First Aid and Disaster Management
Disasters can strike at any time and two things that can mean the difference between life and death is preparedness and having the right training. One key point in disaster management is the quick and the proper administration of first aid to minimize casualties on the side of victims and first responders. No one can predict when a disaster will happen or what will ensue afterwards, but there are some key general rules to keep in mind.
- Practice safety first
During first aid training, the first step that responders are taught to do in the event of a disaster is to assess the immediate vicinity. If the area appears to be unstable or unsafe, evacuation procedures should be started. One tragedy that disaster management heads want to minimize is initial survivors becoming casualties of the unsafe surroundings caused by the disaster. This advice goes for first responders as well, a fact that was brought to harsh reality when dozens of firefighters responding to the 9-11 World Trade calamity also perished when they rushed in to provide assistance.
- Prepare in advance
Families and individuals should always be prepared in the event of a disaster. This means each one of us should have a contingency plan in place on what to do and how to react during disasters. For example, families should already have an agreement on where to go or who to contact in the event that one gets lost or separated. Each household should also have an emergency kit with food and other necessities already prepared.
- Quickly set up a command centre
Some might think that even considering setting up a command centre while a disaster is on-going is a waste of resources. But that’s actually far from the truth. Establishing a command centre is necessary in order to manage a disaster more effectively. Disasters by nature create chaos so command centres with experience, highly trained professionals are crucial in establishing order and minimizing confusion. Disaster management professionals are trained to come up with an effective action plan for dealing with the aftermath of a calamity.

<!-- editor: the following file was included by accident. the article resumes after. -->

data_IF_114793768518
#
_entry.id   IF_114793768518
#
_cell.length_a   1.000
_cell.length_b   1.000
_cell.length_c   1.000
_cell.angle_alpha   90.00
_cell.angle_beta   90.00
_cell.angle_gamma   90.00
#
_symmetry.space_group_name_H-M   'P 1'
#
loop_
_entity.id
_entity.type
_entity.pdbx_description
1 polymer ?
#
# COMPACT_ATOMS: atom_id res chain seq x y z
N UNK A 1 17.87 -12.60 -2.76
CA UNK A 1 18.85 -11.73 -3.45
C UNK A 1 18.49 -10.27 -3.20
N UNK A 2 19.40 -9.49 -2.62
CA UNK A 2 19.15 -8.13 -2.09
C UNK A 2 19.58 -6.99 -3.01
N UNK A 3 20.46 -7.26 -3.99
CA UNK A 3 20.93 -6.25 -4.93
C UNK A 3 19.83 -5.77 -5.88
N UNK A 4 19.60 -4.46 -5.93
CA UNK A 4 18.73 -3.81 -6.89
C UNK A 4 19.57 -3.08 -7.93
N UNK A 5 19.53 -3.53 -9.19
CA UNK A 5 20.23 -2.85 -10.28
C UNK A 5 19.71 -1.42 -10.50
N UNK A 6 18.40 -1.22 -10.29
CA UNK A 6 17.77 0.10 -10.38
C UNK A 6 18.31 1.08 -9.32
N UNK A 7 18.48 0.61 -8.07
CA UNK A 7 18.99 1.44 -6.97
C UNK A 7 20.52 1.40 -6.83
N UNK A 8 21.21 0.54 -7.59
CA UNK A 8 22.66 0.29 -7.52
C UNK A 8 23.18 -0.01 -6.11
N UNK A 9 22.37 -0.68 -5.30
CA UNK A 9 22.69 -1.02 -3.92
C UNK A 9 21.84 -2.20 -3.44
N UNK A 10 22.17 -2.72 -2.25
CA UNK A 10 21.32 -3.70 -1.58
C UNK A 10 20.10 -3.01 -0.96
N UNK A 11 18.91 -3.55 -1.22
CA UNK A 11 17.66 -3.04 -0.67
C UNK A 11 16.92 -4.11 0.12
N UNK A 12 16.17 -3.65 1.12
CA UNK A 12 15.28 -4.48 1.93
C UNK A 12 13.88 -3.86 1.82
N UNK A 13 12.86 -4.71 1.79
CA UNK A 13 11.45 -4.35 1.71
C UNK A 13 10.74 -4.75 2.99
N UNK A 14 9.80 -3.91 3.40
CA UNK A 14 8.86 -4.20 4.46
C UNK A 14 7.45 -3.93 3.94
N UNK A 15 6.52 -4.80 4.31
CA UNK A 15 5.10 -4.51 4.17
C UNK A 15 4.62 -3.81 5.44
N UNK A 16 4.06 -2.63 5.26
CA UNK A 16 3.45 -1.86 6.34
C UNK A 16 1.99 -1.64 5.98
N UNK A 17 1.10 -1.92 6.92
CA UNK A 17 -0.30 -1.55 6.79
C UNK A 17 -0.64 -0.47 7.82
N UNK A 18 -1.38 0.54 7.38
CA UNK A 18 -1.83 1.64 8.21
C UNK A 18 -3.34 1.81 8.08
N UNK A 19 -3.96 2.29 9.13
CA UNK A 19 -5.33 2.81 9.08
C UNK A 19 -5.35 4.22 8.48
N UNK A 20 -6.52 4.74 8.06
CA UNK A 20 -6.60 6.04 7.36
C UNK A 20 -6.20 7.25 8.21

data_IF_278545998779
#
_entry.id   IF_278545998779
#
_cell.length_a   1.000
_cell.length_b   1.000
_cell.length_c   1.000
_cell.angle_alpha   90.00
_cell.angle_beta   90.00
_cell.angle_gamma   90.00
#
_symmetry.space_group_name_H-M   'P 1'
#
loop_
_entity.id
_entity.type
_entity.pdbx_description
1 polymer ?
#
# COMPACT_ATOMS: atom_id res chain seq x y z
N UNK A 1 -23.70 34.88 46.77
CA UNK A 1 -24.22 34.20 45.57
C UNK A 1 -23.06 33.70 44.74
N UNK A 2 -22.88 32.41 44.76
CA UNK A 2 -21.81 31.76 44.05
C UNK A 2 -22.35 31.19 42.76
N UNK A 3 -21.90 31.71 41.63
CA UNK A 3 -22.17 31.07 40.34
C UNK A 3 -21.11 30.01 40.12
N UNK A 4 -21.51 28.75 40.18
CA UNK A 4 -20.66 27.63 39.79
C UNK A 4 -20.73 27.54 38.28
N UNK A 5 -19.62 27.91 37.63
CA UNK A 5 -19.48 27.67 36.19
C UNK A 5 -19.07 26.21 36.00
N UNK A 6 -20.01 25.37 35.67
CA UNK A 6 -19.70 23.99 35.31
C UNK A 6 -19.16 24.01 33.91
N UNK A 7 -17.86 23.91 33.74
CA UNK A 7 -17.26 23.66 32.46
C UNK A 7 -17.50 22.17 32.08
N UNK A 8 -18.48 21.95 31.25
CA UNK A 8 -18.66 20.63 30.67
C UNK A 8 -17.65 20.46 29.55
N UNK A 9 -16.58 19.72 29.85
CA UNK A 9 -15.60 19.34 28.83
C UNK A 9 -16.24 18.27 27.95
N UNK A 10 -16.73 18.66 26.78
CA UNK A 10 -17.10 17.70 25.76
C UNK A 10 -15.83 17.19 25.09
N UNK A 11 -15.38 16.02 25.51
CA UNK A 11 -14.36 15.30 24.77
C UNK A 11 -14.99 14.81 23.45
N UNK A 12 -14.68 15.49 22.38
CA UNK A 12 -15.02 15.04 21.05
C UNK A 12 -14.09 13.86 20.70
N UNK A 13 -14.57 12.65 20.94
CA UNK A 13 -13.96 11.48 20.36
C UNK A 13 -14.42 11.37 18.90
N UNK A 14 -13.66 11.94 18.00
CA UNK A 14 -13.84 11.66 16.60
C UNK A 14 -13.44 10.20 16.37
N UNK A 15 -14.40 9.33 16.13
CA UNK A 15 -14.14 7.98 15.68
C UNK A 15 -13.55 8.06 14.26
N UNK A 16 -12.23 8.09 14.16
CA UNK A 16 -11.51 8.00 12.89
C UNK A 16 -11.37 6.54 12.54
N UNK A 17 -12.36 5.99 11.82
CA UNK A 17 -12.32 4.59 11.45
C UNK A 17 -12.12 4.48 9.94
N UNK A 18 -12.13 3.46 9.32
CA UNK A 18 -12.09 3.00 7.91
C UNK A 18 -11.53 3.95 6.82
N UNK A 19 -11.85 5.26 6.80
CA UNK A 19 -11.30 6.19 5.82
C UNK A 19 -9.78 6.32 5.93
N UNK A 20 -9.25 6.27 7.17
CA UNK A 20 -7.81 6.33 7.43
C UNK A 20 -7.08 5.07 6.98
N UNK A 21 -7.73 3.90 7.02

- Assess and treat victims
Once a disaster has died down enough, the next step for disaster managers and first responders is to assess and treat victims. First responders have taken numerous first aid and CPR courses and are adept in scanning the area for victims and discerning which should be given priority levels. First responders are trained in detecting who can no longer be treated and those who need immediate first aid. Victims who’re unconscious but have a pulse or still breathing are given top priority, followed by those who’re conscious but with severe injuries. Having a clear hierarchy in administering first aid treatment ensures that there’s an organized way of going through victims and helping those who need it most first.
One important thing that everyone, from ordinary citizens, to the EMTS, emergency personnel and disaster management heads, should have is the right mindset. While this might not seem important to some, remaining calm and helping each other during a dire situation can help save a lot of lives.
Remember that it’s best to follow the instructions of responders and disaster management personnel during emergencies. These people have first aid certification and are highly trained in coping with emergency situations. But more importantly, people should maintain a positive outlook, for even if a situation seems bleak, there’s always hope.